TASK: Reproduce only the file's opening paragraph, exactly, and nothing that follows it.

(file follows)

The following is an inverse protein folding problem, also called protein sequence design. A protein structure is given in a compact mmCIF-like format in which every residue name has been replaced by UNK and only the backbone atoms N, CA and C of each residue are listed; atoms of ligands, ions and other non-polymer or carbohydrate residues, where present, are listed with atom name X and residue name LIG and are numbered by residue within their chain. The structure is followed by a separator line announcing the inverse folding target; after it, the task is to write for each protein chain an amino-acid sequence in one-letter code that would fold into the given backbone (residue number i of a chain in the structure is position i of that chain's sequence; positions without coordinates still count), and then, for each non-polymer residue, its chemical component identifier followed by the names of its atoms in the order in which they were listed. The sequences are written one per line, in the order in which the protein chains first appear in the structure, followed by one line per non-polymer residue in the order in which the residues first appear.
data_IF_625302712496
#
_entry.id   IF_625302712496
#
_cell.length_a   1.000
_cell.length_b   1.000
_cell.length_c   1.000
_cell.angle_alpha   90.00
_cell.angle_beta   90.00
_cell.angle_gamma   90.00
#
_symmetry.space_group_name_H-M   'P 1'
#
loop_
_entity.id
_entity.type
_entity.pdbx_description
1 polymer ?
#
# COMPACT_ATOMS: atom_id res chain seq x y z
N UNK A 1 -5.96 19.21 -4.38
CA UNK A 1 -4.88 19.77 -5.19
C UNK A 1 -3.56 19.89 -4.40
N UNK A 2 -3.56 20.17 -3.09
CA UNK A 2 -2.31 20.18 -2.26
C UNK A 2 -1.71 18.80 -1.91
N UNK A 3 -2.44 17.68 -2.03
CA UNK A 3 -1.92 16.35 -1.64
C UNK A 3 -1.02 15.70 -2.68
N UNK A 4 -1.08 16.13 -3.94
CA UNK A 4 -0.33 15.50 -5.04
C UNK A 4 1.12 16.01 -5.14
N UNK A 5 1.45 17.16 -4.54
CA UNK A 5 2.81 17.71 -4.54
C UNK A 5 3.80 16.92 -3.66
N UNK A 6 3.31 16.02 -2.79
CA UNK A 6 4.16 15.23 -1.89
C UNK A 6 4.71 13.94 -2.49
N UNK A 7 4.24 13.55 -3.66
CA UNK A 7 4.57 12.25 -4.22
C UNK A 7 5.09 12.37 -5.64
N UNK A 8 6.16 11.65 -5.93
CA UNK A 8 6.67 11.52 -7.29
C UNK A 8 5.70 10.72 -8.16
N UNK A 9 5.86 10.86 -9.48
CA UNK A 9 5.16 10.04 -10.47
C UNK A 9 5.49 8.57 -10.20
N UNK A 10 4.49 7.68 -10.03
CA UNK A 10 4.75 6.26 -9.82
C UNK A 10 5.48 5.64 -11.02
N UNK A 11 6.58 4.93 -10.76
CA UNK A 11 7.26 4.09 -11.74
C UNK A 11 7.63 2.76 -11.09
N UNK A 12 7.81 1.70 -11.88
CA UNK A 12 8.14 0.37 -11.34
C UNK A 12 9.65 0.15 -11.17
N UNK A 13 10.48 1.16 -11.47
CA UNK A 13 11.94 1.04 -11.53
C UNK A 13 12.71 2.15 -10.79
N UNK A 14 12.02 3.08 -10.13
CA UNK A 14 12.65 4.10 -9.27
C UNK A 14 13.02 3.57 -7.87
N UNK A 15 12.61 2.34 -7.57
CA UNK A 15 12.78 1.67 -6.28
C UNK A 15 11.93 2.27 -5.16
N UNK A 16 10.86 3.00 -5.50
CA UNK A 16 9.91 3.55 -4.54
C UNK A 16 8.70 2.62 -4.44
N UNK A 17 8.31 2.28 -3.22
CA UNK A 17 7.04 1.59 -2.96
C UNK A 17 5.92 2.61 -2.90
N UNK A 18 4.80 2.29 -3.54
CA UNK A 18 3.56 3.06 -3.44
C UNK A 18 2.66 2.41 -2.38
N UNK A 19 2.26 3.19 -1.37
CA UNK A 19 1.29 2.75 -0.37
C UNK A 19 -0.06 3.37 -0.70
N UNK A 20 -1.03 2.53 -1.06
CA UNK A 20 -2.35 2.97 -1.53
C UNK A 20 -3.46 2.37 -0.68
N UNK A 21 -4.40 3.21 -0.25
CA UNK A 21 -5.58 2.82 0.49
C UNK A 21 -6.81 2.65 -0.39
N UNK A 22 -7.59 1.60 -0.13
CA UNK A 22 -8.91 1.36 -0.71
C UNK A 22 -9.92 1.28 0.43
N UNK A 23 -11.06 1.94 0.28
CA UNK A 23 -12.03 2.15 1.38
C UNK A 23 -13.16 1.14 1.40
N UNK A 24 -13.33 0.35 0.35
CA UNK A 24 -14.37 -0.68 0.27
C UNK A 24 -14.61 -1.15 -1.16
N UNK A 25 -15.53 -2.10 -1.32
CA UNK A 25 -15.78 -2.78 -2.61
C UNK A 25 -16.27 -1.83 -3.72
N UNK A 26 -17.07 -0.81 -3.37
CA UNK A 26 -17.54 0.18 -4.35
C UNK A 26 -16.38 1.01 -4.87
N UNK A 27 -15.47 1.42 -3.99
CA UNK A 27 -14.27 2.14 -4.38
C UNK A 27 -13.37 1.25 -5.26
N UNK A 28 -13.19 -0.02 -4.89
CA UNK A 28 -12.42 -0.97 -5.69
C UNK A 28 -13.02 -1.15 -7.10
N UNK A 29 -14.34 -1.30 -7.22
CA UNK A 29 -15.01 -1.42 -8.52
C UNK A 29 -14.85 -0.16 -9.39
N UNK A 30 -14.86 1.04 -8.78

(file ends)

The following is an inverse protein folding problem, also called protein sequence design. A protein structure is given in a compact mmCIF-like format in which every residue name has been replaced by UNK and only the backbone atoms N, CA and C of each residue are listed; atoms of ligands, ions and other non-polymer or carbohydrate residues, where present, are listed with atom name X and residue name LIG and are numbered by residue within their chain. The structure is followed by a separator line announcing the inverse folding target; after it, the task is to write for each protein chain an amino-acid sequence in one-letter code that would fold into the given backbone (residue number i of a chain in the structure is position i of that chain's sequence; positions without coordinates still count), and then, for each non-polymer residue, its chemical component identifier followed by the names of its atoms in the order in which they were listed. The sequences are written one per line, in the order in which the protein chains first appear in the structure, followed by one line per non-polymer residue in the order in which the residues first appear.